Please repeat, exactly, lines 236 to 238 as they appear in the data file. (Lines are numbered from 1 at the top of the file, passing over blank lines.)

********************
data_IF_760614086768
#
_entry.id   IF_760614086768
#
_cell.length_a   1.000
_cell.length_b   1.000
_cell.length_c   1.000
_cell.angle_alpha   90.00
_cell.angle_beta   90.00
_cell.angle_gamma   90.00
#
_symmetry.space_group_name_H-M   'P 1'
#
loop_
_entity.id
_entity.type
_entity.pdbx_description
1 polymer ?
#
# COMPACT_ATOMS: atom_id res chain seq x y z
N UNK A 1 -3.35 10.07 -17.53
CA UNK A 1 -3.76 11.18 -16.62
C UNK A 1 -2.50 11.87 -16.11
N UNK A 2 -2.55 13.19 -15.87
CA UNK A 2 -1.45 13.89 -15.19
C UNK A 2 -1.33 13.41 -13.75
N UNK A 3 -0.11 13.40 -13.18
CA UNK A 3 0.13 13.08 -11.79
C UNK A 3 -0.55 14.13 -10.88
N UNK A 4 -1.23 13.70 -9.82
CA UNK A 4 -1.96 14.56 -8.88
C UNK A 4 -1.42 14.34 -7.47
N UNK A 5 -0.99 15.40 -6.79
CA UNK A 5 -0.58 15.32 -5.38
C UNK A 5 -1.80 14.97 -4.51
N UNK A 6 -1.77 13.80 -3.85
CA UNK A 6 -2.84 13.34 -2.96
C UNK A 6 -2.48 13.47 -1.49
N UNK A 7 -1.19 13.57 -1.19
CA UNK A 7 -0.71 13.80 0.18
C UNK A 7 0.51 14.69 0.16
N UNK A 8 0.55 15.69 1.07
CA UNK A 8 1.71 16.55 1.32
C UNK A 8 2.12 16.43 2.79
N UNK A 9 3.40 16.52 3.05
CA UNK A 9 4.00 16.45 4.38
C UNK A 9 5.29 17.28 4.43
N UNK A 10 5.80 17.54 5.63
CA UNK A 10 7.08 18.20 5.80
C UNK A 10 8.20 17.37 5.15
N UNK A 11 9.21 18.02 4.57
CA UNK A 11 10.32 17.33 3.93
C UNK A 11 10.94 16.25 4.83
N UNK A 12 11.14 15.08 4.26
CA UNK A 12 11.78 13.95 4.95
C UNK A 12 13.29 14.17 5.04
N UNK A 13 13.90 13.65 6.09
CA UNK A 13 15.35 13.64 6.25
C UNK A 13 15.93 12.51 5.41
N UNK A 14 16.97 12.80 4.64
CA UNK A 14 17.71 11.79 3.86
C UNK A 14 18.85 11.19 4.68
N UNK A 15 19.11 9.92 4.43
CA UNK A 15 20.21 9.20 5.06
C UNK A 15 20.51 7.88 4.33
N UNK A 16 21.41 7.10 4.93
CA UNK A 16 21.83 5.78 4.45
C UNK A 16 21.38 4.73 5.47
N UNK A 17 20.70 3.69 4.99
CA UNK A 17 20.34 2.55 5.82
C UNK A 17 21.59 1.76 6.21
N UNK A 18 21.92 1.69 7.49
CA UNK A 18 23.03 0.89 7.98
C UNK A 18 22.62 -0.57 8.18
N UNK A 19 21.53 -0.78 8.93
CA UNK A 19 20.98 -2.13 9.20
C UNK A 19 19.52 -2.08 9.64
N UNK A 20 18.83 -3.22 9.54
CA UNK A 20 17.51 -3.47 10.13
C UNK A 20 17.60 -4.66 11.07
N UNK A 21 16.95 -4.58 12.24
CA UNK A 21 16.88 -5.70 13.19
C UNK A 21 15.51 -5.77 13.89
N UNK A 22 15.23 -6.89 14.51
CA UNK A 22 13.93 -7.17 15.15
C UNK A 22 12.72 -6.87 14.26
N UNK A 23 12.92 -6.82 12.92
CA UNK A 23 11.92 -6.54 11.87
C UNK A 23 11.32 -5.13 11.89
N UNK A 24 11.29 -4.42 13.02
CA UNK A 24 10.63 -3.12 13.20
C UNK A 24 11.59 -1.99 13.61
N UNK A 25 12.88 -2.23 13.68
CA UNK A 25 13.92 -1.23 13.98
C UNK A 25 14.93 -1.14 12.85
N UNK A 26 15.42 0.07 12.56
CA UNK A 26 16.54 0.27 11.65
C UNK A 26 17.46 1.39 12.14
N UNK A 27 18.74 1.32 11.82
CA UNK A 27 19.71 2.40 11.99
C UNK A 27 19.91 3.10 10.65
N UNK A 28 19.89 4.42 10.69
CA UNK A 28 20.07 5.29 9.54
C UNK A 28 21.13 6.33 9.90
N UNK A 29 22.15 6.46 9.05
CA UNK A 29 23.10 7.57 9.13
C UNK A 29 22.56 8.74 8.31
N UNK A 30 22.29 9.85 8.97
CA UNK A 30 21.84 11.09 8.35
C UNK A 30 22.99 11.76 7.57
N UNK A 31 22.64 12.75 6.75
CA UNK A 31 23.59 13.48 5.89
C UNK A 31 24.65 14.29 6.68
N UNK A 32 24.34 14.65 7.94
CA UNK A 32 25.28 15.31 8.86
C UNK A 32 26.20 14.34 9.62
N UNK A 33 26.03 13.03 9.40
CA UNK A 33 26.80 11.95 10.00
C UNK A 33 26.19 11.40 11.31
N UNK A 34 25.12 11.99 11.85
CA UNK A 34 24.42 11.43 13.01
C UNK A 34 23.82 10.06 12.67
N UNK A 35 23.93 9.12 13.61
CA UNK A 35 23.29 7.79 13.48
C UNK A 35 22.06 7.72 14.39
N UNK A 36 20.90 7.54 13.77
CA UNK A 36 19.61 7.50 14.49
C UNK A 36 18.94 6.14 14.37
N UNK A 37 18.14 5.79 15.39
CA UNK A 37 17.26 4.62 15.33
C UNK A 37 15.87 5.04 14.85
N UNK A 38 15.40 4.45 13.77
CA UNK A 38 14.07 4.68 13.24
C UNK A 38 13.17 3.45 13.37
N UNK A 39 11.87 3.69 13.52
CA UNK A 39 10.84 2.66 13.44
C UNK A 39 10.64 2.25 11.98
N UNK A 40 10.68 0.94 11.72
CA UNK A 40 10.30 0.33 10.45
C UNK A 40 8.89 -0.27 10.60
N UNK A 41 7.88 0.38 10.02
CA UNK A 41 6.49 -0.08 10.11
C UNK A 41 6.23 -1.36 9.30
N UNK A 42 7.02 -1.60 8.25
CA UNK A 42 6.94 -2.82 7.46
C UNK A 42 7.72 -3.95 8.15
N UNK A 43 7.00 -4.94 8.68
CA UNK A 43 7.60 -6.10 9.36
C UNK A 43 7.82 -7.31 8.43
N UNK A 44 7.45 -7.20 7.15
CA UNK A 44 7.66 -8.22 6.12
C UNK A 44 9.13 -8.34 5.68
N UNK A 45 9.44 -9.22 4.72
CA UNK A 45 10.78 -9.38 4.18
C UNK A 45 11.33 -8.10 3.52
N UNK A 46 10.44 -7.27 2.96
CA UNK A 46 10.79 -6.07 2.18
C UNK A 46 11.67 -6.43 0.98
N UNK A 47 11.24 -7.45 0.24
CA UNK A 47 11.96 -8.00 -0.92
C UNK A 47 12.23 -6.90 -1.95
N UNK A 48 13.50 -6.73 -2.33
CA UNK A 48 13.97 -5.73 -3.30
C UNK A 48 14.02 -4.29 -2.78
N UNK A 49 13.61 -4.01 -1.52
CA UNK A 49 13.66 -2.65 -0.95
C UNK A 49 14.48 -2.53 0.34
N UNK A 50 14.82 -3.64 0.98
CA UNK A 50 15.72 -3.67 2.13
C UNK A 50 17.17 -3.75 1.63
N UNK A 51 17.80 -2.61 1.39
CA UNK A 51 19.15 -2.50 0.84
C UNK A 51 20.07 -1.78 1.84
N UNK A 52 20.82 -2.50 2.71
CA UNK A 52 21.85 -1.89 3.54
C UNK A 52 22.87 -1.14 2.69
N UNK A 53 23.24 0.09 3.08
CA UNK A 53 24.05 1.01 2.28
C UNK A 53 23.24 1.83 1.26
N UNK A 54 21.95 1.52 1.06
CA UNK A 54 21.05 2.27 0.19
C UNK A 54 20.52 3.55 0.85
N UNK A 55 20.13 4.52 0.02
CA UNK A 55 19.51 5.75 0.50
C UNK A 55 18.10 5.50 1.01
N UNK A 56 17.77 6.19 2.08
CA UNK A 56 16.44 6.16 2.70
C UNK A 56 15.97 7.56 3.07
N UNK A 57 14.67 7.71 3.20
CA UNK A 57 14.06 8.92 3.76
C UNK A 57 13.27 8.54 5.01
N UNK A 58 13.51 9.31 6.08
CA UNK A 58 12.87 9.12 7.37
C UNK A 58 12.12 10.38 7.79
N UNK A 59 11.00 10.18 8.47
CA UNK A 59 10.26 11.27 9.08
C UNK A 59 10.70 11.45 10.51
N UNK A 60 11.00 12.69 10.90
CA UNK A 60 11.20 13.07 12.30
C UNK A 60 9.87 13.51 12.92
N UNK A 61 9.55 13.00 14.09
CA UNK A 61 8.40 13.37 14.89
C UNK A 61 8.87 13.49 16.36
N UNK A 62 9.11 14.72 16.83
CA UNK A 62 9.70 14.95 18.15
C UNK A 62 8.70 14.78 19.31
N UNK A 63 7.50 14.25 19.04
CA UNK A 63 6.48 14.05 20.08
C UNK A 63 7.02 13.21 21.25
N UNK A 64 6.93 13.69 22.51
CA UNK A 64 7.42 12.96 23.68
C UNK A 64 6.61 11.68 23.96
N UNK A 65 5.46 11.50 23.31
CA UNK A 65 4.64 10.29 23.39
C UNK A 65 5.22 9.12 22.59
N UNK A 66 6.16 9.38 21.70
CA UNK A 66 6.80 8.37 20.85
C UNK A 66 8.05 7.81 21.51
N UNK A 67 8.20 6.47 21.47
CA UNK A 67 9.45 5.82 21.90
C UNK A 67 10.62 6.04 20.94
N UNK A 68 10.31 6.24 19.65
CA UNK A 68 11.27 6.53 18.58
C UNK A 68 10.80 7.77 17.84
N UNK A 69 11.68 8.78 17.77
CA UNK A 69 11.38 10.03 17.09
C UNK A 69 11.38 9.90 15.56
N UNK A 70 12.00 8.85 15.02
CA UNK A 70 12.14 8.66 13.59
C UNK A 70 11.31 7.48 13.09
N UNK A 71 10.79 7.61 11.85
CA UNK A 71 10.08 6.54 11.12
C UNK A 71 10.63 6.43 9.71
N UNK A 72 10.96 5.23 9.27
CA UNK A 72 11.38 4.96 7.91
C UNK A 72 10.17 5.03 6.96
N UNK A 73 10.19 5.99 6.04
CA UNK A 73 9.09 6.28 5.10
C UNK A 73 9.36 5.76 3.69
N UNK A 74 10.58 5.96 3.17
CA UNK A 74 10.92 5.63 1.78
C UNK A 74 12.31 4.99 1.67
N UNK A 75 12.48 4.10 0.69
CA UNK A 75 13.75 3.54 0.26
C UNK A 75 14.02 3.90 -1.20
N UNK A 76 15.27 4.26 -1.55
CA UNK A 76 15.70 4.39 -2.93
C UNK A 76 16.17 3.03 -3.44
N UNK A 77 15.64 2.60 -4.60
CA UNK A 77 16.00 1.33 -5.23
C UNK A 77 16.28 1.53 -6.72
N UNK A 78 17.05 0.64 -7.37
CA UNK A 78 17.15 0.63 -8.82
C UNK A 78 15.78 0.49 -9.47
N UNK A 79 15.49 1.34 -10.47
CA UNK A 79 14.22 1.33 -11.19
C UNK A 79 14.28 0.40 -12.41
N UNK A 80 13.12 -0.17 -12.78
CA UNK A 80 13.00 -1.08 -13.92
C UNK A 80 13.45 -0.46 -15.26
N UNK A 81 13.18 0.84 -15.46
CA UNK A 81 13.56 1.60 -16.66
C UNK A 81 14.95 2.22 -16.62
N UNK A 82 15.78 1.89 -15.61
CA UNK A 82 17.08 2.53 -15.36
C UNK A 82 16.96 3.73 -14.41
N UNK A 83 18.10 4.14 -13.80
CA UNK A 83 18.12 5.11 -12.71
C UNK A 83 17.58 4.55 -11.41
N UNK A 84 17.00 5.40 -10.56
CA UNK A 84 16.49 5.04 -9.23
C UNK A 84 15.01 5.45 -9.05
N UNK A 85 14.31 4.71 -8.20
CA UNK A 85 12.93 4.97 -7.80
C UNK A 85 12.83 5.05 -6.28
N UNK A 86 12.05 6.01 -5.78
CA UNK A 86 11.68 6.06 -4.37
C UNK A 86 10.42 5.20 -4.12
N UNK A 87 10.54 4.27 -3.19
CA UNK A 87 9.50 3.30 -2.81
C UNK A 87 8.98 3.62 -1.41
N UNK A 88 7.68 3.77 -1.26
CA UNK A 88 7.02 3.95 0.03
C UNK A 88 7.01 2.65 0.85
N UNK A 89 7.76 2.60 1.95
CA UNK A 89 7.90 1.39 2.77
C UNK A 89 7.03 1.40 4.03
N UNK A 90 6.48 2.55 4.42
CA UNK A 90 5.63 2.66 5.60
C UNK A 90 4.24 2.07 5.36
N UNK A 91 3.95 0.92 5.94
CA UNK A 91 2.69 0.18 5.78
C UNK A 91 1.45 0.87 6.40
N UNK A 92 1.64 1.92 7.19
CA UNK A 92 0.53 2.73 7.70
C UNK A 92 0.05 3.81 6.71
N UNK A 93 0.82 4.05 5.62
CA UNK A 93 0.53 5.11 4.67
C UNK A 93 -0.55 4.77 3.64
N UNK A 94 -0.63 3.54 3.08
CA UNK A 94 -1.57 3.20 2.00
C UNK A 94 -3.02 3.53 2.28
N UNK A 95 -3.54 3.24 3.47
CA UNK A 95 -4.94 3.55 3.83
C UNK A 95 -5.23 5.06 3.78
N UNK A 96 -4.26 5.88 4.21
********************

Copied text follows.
C UNK A 72 10.17 5.03 6.96
N UNK A 73 10.19 5.99 6.04
CA UNK A 73 9.09 6.28 5.10